Nebraska’s West Schomer has no regrets over his decision to become a living-kidney donor.
As chronicled in Nebraska Today, the University of Nebraska State Museum exhibit and design technician donated a kidney to longtime friend and brother-in-law Dustin Curry in November 2015. As he did then, Schomer said the gift was truly no big deal.
“It’s just history at this point,” Schomer said. “I’ve never had regrets about my decision. Donating is not something you should just jump into, but I would recommend it to anyone.”
A living donation offers a variety of benefits to a recipient, including:
Shortening time on the national donation waiting list;
Optimizing transplant success through planned surgery; and
Living donor kidneys often function longer than those from a deceased donor.
Schomer said the overall evaluation process is rigorous and designed to give the donor every opportunity to opt out and not be pressured into the decision.
“They constantly remind you that you can drop out at any time, even right before you go under the knife,” Schomer said. “It’s a very big decision and everyone wants to be sure you are comfortable with your choice.”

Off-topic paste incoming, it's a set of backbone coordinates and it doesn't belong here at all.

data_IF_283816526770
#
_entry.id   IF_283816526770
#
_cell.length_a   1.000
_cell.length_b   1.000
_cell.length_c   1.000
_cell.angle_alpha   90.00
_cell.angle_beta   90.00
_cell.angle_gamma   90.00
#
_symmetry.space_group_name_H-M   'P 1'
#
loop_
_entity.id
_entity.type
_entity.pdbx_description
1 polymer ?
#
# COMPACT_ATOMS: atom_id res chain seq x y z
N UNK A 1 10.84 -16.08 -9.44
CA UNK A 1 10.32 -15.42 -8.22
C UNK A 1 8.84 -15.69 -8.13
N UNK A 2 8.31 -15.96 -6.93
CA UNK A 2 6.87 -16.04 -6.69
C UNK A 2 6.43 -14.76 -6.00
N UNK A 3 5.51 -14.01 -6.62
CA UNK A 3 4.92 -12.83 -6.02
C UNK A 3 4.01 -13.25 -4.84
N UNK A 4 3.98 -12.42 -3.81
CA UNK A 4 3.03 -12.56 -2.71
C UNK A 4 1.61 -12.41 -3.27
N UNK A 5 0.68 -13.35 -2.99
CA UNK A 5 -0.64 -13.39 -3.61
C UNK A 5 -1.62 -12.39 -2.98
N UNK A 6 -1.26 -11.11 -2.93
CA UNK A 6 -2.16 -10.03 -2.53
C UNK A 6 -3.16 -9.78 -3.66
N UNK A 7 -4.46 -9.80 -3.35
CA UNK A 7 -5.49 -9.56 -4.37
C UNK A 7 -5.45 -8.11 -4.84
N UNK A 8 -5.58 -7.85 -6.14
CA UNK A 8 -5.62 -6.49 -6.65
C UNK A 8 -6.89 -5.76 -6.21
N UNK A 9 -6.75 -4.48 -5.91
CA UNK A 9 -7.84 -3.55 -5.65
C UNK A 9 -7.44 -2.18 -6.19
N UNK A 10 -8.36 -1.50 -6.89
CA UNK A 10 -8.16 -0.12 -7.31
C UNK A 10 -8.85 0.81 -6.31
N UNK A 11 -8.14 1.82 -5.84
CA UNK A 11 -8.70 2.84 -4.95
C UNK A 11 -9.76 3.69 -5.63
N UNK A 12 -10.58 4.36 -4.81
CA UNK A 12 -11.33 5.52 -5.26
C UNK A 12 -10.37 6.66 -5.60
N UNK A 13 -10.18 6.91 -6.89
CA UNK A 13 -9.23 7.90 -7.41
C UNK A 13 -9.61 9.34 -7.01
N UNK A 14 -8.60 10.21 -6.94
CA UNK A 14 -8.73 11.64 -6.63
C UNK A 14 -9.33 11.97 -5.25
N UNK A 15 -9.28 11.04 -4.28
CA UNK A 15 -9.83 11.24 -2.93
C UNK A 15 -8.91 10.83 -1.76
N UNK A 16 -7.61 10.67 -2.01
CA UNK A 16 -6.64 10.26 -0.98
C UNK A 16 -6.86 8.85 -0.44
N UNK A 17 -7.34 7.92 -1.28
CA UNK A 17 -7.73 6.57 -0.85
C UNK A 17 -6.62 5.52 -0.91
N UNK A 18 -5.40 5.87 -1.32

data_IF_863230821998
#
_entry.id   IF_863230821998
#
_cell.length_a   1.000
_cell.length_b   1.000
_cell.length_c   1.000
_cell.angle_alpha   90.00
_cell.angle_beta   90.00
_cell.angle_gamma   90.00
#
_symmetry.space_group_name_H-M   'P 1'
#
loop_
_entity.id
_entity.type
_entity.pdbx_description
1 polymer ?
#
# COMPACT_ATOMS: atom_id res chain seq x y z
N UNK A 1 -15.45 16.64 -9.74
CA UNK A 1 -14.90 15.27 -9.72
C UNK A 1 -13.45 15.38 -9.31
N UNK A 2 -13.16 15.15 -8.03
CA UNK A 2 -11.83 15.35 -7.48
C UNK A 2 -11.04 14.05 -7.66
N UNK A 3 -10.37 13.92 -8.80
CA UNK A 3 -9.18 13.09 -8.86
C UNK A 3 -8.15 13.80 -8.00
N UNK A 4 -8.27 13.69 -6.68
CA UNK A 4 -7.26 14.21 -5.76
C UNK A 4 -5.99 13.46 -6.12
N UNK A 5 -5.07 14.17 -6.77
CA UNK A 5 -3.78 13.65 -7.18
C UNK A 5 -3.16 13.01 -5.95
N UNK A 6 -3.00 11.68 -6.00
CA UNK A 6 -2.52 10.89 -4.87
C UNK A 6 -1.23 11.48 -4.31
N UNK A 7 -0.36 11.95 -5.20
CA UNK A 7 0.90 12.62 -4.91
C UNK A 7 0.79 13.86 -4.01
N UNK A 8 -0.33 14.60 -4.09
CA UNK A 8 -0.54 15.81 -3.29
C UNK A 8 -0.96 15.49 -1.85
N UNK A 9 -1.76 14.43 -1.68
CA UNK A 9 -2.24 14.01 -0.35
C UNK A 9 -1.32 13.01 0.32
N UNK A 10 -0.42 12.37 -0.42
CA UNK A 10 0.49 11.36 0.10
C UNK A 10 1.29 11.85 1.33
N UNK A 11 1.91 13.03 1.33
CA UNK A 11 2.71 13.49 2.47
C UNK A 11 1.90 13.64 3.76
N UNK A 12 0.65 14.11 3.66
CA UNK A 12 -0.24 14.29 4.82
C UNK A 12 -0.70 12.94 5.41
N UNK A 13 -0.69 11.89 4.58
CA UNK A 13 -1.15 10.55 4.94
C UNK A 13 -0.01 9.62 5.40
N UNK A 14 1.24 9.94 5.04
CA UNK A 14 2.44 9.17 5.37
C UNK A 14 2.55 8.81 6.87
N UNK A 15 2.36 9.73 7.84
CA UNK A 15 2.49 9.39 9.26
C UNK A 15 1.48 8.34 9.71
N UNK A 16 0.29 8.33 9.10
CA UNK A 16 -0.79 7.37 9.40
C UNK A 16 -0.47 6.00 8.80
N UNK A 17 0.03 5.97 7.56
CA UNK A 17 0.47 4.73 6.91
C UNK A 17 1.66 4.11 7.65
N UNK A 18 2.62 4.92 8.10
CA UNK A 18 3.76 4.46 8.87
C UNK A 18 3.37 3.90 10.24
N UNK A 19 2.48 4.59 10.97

All potential donors must make the final decision voluntarily without coercion or inducement; be healthy with normal kidney function; and be more than 19 years of age.
Steps in the rigorous donor evaluation process include:
Explanation of the overall process;
Review of the donor’s medical history;
Blood tests to determine blood type and compatibility with potential recipients;
Several blood and urine tests, along with other diagnostic tests to determine normal kidney function as well as the overall health of a potential donor; and
Meetings with an independent donor advocate, surgeon, nephrologist and members of the transplant team to discuss possible risks, benefits and desire to proceed with the donation.
Overall, donors face minimal risk of major or long-term health problems. Donors also can expect minimal out-of-pocket expenses or insurance impacts as costs are often covered by the recipient’s insurance.
Recovery is different for donors and recipients. The recipient is often back up on their feet a day or so after the operation. Donors face different challenges as the body adapts from two functioning organs to a single kidney.
“I never had major surgery before the donation, so I felt recovery was tough,” Schomer said. “It took me about three days and then I was again a functioning human being.”
Schomer said he was in the hospital for four or five days and returned to work in about six weeks. Three months later, weight-lifting restrictions were lifted and Schomer was back to 100 percent.
“The university and our staff here at the museum was very supportive of my decision,” Schomer said. “It would have been difficult to follow through with the donation without their understanding and support.”
Donors also receive support and are elevated on the federal transplant list if kidney function is reduced in the future.
“If I could do it again, I would in a heartbeat,” Schomer said. “Like I said, I have no regrets. And, if it’s something others are able to do and feel comfortable with it, I’d tell them to go for it.”